It’s impossible to talk about ANZAC Day and the landings that took place at Gallipoli on 25 April 1915 without talking about the “Diggers”. While the term “Digger” had been used in both Australia and New Zealand since the mid-19th century, it wasn’t until the outbreak of World War I that it became widely used to refer to ANZAC soldiers.
Prior to World War I, the term “digger” was more commonly used in Australia to refer to a miner, with New Zealanders using it in reference to Kauri gum-diggers. It also had associations with the Victorian Eureka Stockade Rebellion of 1854 and those fighting for egalitarianism. During the Second Boer War (1899-1902), many of the Australian and New Zealand soldiers were former miners who established a reputation for rapidly constructing dugout defences at the Battle of Elands River, hence the nickname “Diggers”.
Its use during the Gallipoli campaign is generally believed to have originated in a message from General Sir Ian Hamilton to the commander of the Australian and New Zealand Army Corps (ANZAC), General William Birdwood, on the evening following the landing at Anzac Cove. Its postscript read:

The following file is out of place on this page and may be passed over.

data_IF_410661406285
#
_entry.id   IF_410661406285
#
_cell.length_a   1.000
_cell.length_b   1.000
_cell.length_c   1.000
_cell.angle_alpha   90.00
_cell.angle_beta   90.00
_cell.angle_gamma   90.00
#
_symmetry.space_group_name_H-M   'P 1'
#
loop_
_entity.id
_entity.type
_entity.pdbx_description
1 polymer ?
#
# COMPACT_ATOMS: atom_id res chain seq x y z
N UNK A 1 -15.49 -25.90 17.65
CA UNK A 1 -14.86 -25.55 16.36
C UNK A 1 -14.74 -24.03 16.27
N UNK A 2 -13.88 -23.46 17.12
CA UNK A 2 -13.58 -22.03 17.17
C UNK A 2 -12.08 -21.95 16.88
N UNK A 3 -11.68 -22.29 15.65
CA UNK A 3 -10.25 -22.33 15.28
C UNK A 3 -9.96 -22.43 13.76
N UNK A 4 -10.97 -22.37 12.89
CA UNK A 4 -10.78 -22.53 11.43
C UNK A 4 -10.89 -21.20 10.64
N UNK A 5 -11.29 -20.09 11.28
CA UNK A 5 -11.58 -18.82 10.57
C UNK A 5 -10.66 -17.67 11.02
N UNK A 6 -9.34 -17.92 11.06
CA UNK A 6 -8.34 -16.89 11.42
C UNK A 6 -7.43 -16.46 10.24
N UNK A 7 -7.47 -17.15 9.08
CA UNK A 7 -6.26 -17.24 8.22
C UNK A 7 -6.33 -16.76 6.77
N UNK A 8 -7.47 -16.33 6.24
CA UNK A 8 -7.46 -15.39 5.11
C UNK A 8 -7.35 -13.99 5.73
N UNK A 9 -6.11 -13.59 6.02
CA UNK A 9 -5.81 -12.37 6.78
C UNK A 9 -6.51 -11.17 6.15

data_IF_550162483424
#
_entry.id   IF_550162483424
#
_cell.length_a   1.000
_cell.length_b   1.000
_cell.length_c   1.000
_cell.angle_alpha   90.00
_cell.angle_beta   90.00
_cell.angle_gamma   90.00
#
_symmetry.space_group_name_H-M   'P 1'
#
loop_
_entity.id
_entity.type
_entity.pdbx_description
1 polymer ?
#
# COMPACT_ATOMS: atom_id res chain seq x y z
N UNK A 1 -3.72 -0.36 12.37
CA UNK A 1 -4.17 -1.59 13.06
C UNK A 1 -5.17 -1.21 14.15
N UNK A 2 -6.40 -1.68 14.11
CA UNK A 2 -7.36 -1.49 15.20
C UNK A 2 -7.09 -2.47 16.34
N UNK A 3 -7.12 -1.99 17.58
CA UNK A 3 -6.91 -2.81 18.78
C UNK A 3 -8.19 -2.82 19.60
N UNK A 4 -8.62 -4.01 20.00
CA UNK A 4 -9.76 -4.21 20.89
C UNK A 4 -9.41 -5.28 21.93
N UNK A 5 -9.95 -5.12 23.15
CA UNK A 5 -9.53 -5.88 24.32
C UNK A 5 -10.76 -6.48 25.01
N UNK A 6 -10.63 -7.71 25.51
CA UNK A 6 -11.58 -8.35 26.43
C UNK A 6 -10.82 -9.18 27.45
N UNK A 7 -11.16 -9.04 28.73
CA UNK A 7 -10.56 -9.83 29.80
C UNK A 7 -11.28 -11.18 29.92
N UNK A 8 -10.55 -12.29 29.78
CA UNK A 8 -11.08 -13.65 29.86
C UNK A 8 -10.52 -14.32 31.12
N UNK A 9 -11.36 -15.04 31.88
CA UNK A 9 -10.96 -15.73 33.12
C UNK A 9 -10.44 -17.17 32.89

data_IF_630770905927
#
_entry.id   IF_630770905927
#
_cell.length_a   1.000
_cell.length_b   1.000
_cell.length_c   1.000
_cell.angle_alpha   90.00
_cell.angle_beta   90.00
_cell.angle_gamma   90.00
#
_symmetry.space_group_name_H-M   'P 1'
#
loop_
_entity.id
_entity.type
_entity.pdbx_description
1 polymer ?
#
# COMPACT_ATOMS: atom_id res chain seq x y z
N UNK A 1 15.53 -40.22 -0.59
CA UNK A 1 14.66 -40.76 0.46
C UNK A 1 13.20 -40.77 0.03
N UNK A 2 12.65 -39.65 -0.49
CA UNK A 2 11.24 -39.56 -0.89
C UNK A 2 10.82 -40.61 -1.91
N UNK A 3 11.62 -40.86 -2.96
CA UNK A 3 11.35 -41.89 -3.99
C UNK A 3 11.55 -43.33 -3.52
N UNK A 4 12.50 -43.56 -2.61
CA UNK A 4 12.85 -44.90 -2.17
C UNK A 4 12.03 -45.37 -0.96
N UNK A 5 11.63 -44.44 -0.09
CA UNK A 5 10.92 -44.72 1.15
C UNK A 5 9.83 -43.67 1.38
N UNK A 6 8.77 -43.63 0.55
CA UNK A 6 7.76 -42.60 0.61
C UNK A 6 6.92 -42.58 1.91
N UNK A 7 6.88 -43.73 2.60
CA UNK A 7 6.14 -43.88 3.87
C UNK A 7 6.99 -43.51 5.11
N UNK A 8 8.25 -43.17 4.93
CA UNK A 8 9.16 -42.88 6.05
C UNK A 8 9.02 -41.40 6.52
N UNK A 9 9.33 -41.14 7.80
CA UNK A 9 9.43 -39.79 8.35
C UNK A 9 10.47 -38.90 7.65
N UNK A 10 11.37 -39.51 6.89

“You have got through the difficult business, now you have only to dig, dig, dig, until you are safe.”
With both Australia and New Zealand relatively “young” nations who hadn’t had much exposure on the international stage, their involvement in World War I was seen as a chance to prove themselves. This responsibility rode on the shoulders of its young soldiers who were seen to be hardy, resourceful and embodied the ANZAC spirit of “mate ship”.
Despite the heavy casualties on both sides of the Gallipoli campaign and the eventual withdrawal of the Australian and New Zealand troops, the battles that took place on the Gallipoli Peninsula during World War I are strongly linked with the emergence of a national identity in both countries. The qualities of endurance, courage, ingenuity, good humour and mate ship became synonymous with the word “Digger” and it is still used as an affectionate slang term for Australian and New Zealand soldiers to this day.